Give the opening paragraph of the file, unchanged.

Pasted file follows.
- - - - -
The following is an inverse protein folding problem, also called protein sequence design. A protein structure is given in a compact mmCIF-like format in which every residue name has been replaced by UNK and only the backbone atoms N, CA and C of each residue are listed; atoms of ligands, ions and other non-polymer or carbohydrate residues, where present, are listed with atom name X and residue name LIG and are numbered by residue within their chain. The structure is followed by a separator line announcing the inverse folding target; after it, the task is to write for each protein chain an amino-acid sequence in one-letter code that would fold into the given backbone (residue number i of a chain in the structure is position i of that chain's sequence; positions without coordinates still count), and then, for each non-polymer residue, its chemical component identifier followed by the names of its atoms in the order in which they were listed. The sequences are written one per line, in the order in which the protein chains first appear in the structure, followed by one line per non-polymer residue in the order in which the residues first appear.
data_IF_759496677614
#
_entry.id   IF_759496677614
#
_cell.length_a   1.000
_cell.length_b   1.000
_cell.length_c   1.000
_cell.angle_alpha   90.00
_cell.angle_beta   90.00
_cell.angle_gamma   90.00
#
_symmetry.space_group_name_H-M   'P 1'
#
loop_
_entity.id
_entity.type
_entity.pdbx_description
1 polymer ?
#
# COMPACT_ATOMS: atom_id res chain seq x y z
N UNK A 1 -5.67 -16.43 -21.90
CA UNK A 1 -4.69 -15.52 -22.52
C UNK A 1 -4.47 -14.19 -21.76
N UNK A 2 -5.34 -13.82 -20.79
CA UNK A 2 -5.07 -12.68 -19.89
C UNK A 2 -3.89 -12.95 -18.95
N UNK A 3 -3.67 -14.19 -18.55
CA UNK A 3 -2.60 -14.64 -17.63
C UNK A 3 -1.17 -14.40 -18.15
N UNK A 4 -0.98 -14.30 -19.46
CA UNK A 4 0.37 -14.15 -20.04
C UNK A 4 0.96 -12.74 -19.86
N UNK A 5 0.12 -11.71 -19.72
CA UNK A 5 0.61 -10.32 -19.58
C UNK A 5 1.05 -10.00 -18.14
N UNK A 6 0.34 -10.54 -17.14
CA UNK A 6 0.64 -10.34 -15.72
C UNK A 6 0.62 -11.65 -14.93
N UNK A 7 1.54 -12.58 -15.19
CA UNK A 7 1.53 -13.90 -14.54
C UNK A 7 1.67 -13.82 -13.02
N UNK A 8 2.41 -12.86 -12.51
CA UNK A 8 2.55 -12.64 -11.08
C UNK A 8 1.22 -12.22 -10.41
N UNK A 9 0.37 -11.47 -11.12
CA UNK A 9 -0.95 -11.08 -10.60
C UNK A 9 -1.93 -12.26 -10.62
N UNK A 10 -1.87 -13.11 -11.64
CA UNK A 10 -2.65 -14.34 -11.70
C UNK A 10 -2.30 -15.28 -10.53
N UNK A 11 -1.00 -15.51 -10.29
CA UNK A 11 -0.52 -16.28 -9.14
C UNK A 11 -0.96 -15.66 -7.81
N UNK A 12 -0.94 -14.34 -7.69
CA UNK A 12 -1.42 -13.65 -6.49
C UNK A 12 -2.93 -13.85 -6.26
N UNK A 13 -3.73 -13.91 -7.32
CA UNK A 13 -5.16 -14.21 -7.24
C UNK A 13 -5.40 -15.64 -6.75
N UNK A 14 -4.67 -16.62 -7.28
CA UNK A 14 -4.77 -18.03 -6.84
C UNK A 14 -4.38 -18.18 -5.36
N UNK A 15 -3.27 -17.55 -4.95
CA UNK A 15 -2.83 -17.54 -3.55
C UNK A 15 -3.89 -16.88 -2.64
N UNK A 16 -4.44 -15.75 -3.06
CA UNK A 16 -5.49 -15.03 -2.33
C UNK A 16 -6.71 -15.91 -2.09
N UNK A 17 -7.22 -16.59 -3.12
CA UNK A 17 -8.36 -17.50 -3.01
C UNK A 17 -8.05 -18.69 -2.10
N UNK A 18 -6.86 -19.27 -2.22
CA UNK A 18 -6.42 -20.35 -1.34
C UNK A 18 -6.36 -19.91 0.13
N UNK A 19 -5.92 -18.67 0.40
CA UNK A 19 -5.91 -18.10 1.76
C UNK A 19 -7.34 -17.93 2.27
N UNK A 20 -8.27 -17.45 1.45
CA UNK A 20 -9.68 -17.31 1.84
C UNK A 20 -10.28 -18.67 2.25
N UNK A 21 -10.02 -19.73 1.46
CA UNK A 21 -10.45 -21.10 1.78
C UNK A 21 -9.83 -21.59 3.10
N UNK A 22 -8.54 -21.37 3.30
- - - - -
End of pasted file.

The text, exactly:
The following is an inverse protein folding problem, also called protein sequence design. A protein structure is given in a compact mmCIF-like format in which every residue name has been replaced by UNK and only the backbone atoms N, CA and C of each residue are listed; atoms of ligands, ions and other non-polymer or carbohydrate residues, where present, are listed with atom name X and residue name LIG and are numbered by residue within their chain. The structure is followed by a separator line announcing the inverse folding target; after it, the task is to write for each protein chain an amino-acid sequence in one-letter code that would fold into the given backbone (residue number i of a chain in the structure is position i of that chain's sequence; positions without coordinates still count), and then, for each non-polymer residue, its chemical component identifier followed by the names of its atoms in the order in which they were listed. The sequences are written one per line, in the order in which the protein chains first appear in the structure, followed by one line per non-polymer residue in the order in which the residues first appear.